Chapter

What Can the Price Gap between Branded and Private-Label Products Tell Us about Markups?

Robert Barsky, Mark Bergen, Shantanu Dutta and Daniel Levy

in Scanner Data and Price Indexes

Published by University of Chicago Press

Published in print February 2002 | ISBN: 9780226239651
Published online February 2013 | e-ISBN: 9780226239668 | DOI: http://dx.doi.org/10.7208/chicago/9780226239668.003.0009
What Can the Price Gap between Branded and Private-Label Products Tell Us about Markups?

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This chapter utilizes an original data set that combines retail and wholesale data for a grocery store chain. The nature of manufacturing by copackers and its implications for marginal costs is then addressed. It is noted that marginal costs for private-label products are at least as high as—and in many cases higher than—marginal costs for the national brands with which they are paired. There is sufficient data to show that using private-label product prices to deduce national brand costs is a reasonable assumption in this industry. The retailer's markup on the national brand systematically exceeds its markup on the private label. It is also supposed that the products with the lowest markup ratios, such as canned tuna, frozen entrees, cheese, frozen juice, and bottled juice, have the highest share of materials. The data reveal that markups on nationally branded products sold in U.S. supermarkets are large.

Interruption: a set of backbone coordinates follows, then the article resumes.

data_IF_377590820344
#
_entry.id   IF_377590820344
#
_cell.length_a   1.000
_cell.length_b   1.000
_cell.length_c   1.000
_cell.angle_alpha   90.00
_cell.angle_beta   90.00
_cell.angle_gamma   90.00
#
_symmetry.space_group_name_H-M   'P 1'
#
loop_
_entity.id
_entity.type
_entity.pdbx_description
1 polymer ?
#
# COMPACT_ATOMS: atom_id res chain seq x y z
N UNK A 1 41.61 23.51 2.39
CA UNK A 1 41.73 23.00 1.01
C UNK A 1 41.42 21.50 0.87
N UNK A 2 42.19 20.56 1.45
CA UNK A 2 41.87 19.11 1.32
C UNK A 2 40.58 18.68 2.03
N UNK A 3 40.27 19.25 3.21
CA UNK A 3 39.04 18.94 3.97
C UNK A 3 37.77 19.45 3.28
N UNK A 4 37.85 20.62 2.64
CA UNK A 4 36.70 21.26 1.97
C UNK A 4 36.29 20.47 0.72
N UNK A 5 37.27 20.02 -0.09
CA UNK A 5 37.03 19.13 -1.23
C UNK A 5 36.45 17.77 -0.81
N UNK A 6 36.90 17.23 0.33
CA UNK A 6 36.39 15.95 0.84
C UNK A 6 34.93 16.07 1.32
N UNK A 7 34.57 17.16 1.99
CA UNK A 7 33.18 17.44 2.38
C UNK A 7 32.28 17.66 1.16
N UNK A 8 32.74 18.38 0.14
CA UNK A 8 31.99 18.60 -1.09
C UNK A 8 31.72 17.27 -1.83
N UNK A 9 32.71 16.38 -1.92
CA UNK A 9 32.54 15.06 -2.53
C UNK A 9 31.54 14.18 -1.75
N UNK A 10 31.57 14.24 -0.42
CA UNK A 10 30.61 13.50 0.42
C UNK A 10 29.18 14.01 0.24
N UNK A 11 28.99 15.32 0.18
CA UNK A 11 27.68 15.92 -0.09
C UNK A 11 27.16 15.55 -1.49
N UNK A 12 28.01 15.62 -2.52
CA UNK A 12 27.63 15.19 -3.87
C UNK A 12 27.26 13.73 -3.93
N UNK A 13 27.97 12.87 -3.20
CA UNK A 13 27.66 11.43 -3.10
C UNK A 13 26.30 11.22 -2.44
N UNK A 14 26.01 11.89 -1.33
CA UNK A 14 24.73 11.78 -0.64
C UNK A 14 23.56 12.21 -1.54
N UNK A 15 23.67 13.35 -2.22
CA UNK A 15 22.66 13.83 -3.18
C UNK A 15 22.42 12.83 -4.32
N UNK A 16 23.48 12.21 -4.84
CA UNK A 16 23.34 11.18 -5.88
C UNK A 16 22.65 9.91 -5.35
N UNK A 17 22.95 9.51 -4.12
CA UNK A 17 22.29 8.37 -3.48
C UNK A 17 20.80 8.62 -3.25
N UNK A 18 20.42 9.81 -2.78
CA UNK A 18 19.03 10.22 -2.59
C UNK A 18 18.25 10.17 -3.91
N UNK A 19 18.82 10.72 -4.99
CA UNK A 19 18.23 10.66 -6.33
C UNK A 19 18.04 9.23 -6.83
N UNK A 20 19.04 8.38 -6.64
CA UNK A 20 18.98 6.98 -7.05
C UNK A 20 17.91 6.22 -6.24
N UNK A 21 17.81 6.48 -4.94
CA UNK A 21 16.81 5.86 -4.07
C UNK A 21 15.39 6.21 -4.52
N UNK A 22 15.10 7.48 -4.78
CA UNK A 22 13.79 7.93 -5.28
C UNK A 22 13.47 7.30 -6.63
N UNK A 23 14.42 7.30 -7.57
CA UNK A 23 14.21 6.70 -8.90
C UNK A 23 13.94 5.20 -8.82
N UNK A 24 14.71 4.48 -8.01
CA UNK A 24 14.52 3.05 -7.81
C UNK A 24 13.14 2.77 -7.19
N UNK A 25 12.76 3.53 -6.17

Keywords: grocery store chain; marginal costs; private-label products; national brands; retailer; markup; supermarkets

Chapter.  23806 words.  Illustrated.

Subjects: Econometrics and Mathematical Economics

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